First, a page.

The English journalist and writer Misha Glenny is perhaps best known for his work covering the disintegration of Yugoslavia and the hit 2008 book McMafia. His first book The Rebirth of History, published in 1990, focused on the post-communist political landscape of Eastern Europe, including Czechoslovakia, a country with which he had a close association. Indeed, Glenny had studied Czech in Prague, and remembers with fondness his time here in the early ‘80s. When we spoke recently at the close of the Forum 2000 conference in the city, he recalled his very first visit, towards the end of 1980.
“I’ll never forget seeing the Rudé Pravo building, all the slogans about Se Sovětským svazem na věčné časy [With the Soviet Union Forever], and these sorts of things. It was incredibly sort of Cold War romantic.
“I knew I had to learn a Slavic language – my father spoke Russian very well. And I thought, I will come back, and instead of learning Russian, I will learn Czech.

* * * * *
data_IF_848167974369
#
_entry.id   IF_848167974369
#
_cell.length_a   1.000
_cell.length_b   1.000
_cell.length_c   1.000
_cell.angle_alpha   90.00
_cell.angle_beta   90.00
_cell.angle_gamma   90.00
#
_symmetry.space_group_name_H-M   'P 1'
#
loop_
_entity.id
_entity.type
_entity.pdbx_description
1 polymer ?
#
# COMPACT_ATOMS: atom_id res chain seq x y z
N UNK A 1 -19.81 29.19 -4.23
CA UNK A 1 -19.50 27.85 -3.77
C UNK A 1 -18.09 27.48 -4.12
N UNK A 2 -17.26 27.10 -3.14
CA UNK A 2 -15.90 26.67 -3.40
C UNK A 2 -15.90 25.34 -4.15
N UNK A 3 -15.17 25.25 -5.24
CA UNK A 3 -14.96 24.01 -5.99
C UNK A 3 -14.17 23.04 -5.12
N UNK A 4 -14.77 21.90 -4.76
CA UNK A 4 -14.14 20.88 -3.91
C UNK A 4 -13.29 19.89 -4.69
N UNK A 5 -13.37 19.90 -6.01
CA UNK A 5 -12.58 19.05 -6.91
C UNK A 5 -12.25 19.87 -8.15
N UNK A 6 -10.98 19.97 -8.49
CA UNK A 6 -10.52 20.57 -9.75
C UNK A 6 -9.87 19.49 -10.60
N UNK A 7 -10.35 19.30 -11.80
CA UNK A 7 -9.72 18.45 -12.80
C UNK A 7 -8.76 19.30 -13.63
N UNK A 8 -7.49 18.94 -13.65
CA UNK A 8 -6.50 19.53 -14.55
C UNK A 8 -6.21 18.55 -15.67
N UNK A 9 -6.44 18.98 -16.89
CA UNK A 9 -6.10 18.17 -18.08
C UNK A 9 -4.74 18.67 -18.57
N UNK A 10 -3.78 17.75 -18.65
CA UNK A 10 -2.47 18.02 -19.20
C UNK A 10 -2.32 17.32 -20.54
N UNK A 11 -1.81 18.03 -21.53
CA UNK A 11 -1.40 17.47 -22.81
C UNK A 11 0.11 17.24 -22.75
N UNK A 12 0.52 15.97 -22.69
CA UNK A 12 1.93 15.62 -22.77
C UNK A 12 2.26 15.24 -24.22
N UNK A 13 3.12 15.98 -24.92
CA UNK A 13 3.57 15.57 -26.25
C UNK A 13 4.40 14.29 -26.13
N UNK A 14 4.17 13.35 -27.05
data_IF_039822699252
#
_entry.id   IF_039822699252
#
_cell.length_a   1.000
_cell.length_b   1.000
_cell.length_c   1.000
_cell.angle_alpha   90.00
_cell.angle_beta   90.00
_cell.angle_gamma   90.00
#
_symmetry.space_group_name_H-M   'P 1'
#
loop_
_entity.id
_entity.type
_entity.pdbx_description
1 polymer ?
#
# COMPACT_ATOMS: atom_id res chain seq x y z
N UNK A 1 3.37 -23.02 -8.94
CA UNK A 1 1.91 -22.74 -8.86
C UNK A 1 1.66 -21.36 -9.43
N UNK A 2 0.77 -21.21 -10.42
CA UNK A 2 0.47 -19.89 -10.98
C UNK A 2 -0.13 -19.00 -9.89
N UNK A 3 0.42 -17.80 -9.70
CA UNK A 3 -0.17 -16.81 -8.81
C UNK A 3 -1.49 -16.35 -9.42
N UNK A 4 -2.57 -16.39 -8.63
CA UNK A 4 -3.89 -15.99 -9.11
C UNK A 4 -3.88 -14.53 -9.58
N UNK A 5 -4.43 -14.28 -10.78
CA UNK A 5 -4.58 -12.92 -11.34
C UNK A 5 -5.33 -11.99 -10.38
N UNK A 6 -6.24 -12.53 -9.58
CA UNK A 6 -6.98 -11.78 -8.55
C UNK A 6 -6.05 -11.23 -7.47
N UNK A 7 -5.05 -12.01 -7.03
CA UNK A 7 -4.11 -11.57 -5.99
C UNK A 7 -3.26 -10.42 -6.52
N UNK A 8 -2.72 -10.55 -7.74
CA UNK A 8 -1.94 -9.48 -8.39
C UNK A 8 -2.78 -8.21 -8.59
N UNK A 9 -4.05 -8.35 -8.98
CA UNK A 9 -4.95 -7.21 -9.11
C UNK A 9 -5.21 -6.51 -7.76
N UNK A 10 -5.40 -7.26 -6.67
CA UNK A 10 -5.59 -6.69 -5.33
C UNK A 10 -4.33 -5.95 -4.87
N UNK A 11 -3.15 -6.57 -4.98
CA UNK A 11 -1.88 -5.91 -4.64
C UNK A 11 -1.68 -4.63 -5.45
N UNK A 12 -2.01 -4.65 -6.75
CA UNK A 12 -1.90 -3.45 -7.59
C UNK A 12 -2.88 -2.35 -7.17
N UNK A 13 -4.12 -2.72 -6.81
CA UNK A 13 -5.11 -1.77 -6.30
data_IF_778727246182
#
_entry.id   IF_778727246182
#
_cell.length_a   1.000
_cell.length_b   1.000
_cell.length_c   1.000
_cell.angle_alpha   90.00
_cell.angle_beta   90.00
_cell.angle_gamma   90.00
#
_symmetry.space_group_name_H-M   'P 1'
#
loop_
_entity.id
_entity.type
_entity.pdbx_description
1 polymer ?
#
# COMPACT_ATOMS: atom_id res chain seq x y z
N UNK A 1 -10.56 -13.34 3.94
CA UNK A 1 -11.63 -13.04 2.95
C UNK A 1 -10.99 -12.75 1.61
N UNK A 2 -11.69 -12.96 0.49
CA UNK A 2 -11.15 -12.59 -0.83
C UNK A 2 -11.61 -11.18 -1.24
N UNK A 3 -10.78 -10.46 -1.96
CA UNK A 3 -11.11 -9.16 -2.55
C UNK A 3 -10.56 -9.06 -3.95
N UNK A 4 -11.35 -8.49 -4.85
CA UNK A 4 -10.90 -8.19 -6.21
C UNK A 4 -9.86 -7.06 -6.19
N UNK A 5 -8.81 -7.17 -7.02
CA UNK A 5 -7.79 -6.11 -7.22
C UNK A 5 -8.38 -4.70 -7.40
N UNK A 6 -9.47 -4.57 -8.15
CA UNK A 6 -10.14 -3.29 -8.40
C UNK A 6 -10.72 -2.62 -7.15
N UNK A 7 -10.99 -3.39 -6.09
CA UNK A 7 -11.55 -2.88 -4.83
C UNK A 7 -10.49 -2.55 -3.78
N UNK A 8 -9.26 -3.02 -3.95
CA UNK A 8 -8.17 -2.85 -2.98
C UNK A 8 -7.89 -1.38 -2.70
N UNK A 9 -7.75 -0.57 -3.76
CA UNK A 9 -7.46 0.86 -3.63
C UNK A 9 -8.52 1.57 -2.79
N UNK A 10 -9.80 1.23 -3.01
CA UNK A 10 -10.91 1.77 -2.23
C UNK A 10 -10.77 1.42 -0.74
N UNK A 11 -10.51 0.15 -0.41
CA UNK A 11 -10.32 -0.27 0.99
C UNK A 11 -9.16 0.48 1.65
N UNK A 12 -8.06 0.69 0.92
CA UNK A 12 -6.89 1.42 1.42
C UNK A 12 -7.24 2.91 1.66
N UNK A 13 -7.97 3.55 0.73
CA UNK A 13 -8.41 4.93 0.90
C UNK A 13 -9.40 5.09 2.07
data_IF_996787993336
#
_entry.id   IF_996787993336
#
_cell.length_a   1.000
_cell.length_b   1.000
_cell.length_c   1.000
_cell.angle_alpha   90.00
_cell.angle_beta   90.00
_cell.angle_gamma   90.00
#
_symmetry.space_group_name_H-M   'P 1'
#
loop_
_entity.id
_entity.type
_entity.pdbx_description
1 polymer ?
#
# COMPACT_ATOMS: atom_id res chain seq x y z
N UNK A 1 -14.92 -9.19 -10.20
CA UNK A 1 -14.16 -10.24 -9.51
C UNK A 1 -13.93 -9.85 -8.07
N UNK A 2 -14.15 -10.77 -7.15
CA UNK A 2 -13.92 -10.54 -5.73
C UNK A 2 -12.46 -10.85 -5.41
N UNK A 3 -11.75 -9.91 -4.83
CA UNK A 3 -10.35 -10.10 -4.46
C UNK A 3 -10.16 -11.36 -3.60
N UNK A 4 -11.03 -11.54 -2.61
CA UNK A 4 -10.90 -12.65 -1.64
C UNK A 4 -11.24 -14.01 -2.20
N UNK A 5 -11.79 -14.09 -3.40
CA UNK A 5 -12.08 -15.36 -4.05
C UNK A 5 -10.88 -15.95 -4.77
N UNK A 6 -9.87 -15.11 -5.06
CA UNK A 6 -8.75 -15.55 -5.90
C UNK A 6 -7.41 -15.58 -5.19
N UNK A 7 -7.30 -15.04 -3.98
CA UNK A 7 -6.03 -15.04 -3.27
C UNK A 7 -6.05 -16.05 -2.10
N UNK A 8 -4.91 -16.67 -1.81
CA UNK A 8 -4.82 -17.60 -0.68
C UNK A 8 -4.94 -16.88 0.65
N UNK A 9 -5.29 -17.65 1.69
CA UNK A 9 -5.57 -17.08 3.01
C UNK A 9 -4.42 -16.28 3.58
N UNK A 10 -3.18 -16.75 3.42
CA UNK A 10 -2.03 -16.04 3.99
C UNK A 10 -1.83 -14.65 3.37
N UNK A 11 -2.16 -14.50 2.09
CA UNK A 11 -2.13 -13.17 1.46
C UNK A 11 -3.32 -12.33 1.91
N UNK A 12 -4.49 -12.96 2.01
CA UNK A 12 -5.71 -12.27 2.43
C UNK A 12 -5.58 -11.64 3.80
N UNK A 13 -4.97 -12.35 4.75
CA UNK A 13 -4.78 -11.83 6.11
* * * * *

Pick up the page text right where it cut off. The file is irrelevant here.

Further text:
“I applied for and got a British Council scholarship to be here from September 1981 through to June 1982. I was here for 10 months, at Na Petřinách, at the kolej [student dorms] up there.
“God, it was wonderful. It was probably the most wonderful year of my life, even though it was kind of miserable because it was mature normalisation, and everything was kind of irritating.
“But I was young, I was footloose and fancy free. I learned Czech, I got in touch with the opposition, had all sorts of adventures. It was fab.”
Did you come back many times between then and 1989?
“I came back a lot, because I had friends and they couldn’t come and see me, obviously. Then in 1986 I moved to Vienna and became first of all the correspondent there for the Guardian.
“Then at the beginning of 1989 I was appointed to the BBC World Service Central Europe correspondent job. So I travelled from Vienna to Prague all the time, back and forth, back and forth, reporting.”
“Well, I had to apply for my povolení, my permit, and so on. But this is pretty much post-Helsinki [Accords], and we were given quite a lot of freedom.
“I was arrested a couple of times, and on the May 1st demonstration in 1989 I was beaten up somewhat by the StB, the secret police, and thrown in prison for a day or so.
“But on the whole we were able to dig quite deep in terms of what was going on. Not just the stories about the dissidents and what was happening in the party, but also a lot of social stories where you kind of felt things were changing.
“We were all expecting the change, unlike most intelligence agencies in the West. We knew that the end was near because everything was just falling apart. Not so much here in Czechoslovakia, but certainly in Poland, and Hungary was unsustainable as well.”